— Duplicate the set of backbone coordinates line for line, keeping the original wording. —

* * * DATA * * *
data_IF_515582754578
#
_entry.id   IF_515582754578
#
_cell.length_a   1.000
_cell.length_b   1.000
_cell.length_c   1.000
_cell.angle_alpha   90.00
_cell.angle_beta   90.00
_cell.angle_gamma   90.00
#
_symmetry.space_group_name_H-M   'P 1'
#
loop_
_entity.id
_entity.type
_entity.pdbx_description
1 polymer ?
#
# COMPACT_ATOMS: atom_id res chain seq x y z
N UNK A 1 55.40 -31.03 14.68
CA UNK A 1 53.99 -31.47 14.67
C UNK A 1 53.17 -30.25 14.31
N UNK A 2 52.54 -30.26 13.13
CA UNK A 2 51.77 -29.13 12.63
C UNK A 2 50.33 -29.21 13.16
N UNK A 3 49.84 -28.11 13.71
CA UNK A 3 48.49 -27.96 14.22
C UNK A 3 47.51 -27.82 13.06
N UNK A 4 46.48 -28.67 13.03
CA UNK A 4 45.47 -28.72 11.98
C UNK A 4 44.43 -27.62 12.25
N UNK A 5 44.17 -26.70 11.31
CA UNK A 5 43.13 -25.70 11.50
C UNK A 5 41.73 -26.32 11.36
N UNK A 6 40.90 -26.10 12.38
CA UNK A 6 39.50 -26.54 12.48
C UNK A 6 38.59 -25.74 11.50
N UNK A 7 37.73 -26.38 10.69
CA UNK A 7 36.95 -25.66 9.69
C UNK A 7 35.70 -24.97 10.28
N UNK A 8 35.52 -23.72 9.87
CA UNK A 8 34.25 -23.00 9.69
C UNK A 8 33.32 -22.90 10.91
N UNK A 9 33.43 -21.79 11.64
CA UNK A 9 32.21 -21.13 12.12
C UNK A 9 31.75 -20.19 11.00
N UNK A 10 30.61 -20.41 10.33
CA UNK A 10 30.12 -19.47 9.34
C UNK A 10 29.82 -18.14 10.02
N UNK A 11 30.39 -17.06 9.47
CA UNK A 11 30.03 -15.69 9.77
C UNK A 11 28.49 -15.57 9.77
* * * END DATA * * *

data_IF_515582754578
#
_entry.id   IF_515582754578
#
_cell.length_a   1.000
_cell.length_b   1.000
_cell.length_c   1.000
_cell.angle_alpha   90.00
_cell.angle_beta   90.00
_cell.angle_gamma   90.00
#
_symmetry.space_group_name_H-M   'P 1'
#
loop_
_entity.id
_entity.type
_entity.pdbx_description
1 polymer ?
#
# COMPACT_ATOMS: atom_id res chain seq x y z
N UNK A 1 55.40 -31.03 14.68
CA UNK A 1 53.99 -31.47 14.67
C UNK A 1 53.17 -30.25 14.31
N UNK A 2 52.54 -30.26 13.13
CA UNK A 2 51.77 -29.13 12.63
C UNK A 2 50.33 -29.21 13.16
N UNK A 3 49.84 -28.11 13.71
CA UNK A 3 48.49 -27.96 14.22
C UNK A 3 47.51 -27.82 13.06
N UNK A 4 46.48 -28.67 13.03
CA UNK A 4 45.47 -28.72 11.98
C UNK A 4 44.43 -27.62 12.25
N UNK A 5 44.17 -26.70 11.31
CA UNK A 5 43.13 -25.70 11.50
C UNK A 5 41.73 -26.32 11.36
N UNK A 6 40.90 -26.10 12.38
CA UNK A 6 39.50 -26.54 12.48
C UNK A 6 38.59 -25.74 11.50
N UNK A 7 37.73 -26.38 10.69
CA UNK A 7 36.95 -25.66 9.69
C UNK A 7 35.70 -24.97 10.28
N UNK A 8 35.52 -23.72 9.87
CA UNK A 8 34.25 -23.00 9.69
C UNK A 8 33.32 -22.90 10.91
N UNK A 9 33.43 -21.79 11.64
CA UNK A 9 32.21 -21.13 12.12
C UNK A 9 31.75 -20.19 11.00
N UNK A 10 30.61 -20.41 10.33
CA UNK A 10 30.12 -19.47 9.34
C UNK A 10 29.82 -18.14 10.02
N UNK A 11 30.39 -17.06 9.47
CA UNK A 11 30.03 -15.69 9.77
C UNK A 11 28.49 -15.57 9.77